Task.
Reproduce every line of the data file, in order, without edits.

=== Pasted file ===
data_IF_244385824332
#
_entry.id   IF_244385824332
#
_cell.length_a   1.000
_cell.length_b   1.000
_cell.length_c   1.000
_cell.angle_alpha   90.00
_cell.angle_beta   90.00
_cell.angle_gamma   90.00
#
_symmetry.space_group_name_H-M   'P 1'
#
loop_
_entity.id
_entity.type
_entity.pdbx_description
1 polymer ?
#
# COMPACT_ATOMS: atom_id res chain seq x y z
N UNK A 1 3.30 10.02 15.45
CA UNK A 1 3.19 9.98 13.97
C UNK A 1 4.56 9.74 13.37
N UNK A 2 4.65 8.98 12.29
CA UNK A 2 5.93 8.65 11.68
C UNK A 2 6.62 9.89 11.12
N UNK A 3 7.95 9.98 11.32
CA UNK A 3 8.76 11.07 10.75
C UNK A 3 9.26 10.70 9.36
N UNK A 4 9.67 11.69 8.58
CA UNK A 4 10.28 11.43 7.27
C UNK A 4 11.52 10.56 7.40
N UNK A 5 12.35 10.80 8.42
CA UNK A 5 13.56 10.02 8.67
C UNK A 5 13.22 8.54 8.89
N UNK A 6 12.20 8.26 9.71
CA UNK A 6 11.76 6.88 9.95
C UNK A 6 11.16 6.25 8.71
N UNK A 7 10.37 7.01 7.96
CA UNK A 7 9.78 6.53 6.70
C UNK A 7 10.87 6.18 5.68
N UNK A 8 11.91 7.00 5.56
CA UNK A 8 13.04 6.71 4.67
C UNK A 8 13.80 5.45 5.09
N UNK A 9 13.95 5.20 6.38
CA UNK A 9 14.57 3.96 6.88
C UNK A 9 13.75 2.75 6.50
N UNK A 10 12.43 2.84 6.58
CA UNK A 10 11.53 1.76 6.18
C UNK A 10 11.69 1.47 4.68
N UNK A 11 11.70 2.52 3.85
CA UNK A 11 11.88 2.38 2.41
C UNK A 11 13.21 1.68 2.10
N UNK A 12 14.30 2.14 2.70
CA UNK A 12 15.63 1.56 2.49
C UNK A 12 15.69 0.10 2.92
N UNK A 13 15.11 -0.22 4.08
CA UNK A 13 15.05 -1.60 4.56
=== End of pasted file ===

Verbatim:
data_IF_244385824332
#
_entry.id   IF_244385824332
#
_cell.length_a   1.000
_cell.length_b   1.000
_cell.length_c   1.000
_cell.angle_alpha   90.00
_cell.angle_beta   90.00
_cell.angle_gamma   90.00
#
_symmetry.space_group_name_H-M   'P 1'
#
loop_
_entity.id
_entity.type
_entity.pdbx_description
1 polymer ?
#
# COMPACT_ATOMS: atom_id res chain seq x y z
N UNK A 1 3.30 10.02 15.45
CA UNK A 1 3.19 9.98 13.97
C UNK A 1 4.56 9.74 13.37
N UNK A 2 4.65 8.98 12.29
CA UNK A 2 5.93 8.65 11.68
C UNK A 2 6.62 9.89 11.12
N UNK A 3 7.95 9.98 11.32
CA UNK A 3 8.76 11.07 10.75
C UNK A 3 9.26 10.70 9.36
N UNK A 4 9.67 11.69 8.58
CA UNK A 4 10.28 11.43 7.27
C UNK A 4 11.52 10.56 7.40
N UNK A 5 12.35 10.80 8.42
CA UNK A 5 13.56 10.02 8.67
C UNK A 5 13.22 8.54 8.89
N UNK A 6 12.20 8.26 9.71
CA UNK A 6 11.76 6.88 9.95
C UNK A 6 11.16 6.25 8.71
N UNK A 7 10.37 7.01 7.96
CA UNK A 7 9.78 6.53 6.70
C UNK A 7 10.87 6.18 5.68
N UNK A 8 11.91 7.00 5.56
CA UNK A 8 13.04 6.71 4.67
C UNK A 8 13.80 5.45 5.09
N UNK A 9 13.95 5.20 6.38
CA UNK A 9 14.57 3.96 6.88
C UNK A 9 13.75 2.75 6.50
N UNK A 10 12.43 2.84 6.58
CA UNK A 10 11.53 1.76 6.18
C UNK A 10 11.69 1.47 4.68
N UNK A 11 11.70 2.52 3.85
CA UNK A 11 11.88 2.38 2.41
C UNK A 11 13.21 1.68 2.10
N UNK A 12 14.30 2.14 2.70
CA UNK A 12 15.63 1.56 2.49
C UNK A 12 15.69 0.10 2.92
N UNK A 13 15.11 -0.22 4.08
CA UNK A 13 15.05 -1.60 4.56